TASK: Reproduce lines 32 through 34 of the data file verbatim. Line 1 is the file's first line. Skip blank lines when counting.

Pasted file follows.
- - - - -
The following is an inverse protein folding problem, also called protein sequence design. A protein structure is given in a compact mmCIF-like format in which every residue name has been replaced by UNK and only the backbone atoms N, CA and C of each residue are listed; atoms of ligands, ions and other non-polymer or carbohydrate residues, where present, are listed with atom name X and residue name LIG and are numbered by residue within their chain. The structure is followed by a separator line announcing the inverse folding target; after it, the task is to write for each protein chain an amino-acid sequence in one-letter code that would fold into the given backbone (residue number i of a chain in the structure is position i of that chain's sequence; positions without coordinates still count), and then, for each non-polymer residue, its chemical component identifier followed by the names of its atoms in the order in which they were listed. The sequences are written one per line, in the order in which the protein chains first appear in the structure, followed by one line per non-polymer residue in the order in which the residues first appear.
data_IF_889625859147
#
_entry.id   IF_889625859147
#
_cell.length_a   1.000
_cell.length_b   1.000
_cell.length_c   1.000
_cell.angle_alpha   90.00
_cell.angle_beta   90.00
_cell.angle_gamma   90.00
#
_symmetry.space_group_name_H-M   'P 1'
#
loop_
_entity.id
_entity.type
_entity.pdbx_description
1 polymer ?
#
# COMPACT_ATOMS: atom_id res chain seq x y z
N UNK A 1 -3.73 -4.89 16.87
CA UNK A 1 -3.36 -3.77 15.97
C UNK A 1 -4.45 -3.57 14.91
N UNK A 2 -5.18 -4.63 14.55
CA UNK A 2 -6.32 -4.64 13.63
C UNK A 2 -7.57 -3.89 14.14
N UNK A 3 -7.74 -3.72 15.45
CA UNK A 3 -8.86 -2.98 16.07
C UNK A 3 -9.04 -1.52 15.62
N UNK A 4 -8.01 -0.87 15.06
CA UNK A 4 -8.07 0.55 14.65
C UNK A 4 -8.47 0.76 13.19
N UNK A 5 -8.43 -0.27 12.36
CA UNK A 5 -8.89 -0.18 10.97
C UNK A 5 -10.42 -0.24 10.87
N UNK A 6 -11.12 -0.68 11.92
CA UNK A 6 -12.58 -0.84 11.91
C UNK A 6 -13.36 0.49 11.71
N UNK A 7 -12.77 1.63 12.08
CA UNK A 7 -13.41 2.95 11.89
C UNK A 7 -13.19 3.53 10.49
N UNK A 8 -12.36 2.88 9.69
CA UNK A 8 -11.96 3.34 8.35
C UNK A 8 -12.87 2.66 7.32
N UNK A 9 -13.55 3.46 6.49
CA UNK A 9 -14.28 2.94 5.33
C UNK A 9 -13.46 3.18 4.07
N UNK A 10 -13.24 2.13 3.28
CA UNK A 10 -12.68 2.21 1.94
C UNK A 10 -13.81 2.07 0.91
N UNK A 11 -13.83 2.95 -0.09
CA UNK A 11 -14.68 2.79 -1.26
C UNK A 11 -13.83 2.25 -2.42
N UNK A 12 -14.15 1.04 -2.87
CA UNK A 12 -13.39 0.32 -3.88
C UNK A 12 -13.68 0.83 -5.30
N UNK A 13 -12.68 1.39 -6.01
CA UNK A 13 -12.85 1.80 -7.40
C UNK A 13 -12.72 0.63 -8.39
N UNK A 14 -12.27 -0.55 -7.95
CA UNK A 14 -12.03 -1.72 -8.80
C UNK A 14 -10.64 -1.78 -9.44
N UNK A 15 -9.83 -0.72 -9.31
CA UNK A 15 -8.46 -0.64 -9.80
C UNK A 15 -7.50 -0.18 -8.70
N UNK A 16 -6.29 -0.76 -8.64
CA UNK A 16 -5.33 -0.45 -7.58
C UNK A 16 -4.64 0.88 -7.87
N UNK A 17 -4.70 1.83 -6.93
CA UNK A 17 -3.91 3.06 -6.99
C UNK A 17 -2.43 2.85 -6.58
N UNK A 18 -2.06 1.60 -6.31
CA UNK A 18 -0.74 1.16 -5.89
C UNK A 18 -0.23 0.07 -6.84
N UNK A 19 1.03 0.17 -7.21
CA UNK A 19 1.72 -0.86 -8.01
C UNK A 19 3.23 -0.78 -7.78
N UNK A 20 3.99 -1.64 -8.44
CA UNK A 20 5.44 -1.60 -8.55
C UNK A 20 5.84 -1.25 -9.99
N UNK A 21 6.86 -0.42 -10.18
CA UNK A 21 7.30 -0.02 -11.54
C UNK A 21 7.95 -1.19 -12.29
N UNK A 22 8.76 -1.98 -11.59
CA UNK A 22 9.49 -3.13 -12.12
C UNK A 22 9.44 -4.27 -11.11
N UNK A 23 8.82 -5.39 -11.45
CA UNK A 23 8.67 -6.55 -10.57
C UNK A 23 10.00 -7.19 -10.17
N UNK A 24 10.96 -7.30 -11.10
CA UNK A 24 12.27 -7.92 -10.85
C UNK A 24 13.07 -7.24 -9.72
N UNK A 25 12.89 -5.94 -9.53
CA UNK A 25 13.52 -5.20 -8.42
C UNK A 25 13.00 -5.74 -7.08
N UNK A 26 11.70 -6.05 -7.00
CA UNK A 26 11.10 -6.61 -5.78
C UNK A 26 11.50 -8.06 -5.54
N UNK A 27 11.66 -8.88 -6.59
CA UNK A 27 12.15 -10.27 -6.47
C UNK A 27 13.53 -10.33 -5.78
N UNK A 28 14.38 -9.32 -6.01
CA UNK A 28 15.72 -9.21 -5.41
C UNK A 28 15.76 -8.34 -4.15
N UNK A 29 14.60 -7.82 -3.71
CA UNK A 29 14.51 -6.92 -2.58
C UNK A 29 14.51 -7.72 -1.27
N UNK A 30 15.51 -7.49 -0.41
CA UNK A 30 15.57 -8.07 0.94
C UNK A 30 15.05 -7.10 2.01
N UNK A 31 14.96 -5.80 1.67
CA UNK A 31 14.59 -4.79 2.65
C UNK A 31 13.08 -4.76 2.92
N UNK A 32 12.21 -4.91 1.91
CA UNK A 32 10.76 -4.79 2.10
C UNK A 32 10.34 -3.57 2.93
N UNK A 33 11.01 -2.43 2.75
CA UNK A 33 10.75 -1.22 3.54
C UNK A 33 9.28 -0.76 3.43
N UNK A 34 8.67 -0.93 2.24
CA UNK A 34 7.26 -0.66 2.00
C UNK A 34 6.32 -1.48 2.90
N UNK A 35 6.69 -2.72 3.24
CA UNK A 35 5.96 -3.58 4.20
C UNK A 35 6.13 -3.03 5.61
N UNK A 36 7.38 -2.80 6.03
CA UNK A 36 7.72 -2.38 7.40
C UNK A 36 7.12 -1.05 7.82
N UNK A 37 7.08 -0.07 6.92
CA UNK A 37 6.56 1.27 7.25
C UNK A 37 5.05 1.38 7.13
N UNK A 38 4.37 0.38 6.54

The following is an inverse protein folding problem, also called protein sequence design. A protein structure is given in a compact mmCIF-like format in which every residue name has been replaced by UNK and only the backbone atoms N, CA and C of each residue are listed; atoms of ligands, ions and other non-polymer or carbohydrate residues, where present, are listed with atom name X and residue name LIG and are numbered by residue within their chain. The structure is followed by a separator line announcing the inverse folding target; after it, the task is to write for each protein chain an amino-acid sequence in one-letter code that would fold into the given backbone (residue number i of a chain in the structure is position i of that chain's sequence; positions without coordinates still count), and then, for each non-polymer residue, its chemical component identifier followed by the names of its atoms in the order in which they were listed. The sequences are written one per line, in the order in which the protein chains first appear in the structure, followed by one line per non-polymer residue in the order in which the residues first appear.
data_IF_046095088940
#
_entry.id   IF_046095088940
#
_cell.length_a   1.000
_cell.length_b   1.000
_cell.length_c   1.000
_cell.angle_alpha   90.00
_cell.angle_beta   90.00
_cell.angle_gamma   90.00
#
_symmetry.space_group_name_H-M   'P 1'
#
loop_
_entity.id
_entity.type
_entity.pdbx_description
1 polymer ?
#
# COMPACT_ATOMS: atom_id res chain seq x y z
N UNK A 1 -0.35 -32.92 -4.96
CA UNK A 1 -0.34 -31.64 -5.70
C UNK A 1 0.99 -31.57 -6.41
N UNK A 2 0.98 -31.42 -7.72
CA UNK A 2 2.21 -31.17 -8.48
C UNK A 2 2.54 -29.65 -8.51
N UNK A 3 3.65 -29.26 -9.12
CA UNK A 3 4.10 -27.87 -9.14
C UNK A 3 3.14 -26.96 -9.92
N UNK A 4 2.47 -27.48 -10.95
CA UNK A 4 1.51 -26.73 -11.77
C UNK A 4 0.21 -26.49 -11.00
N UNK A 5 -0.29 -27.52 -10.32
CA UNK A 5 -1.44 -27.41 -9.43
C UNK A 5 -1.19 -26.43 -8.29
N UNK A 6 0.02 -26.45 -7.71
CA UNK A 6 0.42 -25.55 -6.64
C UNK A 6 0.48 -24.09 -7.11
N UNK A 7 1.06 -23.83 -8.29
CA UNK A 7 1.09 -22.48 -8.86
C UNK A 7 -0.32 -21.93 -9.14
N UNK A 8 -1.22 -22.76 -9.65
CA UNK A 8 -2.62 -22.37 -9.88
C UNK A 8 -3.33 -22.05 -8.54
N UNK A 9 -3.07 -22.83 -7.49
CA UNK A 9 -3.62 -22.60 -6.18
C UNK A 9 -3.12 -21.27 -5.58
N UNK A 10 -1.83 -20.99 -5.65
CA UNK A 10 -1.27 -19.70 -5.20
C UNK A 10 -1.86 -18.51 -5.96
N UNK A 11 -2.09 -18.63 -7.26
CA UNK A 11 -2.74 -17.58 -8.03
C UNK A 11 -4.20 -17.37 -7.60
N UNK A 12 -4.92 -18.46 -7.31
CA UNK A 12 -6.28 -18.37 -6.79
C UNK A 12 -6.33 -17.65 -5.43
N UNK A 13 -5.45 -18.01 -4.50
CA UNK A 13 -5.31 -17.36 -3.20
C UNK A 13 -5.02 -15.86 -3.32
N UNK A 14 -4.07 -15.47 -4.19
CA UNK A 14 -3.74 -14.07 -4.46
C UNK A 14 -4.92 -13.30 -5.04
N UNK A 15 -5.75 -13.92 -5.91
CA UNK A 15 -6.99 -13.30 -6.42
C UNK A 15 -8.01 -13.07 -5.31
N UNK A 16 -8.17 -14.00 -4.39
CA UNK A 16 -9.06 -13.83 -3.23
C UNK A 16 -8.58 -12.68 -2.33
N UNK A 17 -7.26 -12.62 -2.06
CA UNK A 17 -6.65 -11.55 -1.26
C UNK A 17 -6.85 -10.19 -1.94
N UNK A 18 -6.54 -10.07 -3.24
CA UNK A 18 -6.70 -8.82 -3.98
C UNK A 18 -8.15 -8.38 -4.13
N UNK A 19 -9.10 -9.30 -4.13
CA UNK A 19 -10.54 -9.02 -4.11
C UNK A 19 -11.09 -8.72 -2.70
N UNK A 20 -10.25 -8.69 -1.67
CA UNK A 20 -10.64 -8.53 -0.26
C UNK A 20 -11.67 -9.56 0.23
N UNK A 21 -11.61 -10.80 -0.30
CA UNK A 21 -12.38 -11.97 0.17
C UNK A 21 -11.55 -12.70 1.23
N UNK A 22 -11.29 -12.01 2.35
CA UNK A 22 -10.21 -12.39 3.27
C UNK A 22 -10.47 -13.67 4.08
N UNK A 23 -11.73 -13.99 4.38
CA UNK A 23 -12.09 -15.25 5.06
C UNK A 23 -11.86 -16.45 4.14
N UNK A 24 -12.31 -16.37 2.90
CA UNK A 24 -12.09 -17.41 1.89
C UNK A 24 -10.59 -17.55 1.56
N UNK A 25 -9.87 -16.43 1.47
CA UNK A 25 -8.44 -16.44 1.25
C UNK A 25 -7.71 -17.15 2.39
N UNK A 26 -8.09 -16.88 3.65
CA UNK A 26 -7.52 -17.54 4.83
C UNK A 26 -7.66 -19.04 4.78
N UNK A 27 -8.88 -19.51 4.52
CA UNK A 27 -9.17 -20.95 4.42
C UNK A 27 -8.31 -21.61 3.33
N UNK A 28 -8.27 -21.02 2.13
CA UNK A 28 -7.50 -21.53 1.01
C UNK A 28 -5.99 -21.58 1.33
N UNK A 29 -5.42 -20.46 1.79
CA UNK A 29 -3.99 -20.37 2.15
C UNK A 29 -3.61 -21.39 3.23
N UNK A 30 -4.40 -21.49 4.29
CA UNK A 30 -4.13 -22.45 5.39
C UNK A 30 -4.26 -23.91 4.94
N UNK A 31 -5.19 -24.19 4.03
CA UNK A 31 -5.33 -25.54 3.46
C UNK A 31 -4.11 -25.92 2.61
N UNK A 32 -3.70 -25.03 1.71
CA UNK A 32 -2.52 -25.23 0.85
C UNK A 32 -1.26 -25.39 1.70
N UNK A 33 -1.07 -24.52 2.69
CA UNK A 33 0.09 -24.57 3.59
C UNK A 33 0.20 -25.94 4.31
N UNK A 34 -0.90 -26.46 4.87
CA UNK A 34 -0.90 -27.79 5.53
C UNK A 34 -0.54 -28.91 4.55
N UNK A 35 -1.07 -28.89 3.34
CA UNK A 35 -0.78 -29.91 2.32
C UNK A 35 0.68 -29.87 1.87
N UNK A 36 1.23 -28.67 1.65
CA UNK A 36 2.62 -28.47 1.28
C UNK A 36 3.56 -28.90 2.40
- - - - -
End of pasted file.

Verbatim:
CA UNK A 4 -8.07 0.55 14.65
C UNK A 4 -8.47 0.76 13.19
N UNK A 5 -8.43 -0.27 12.36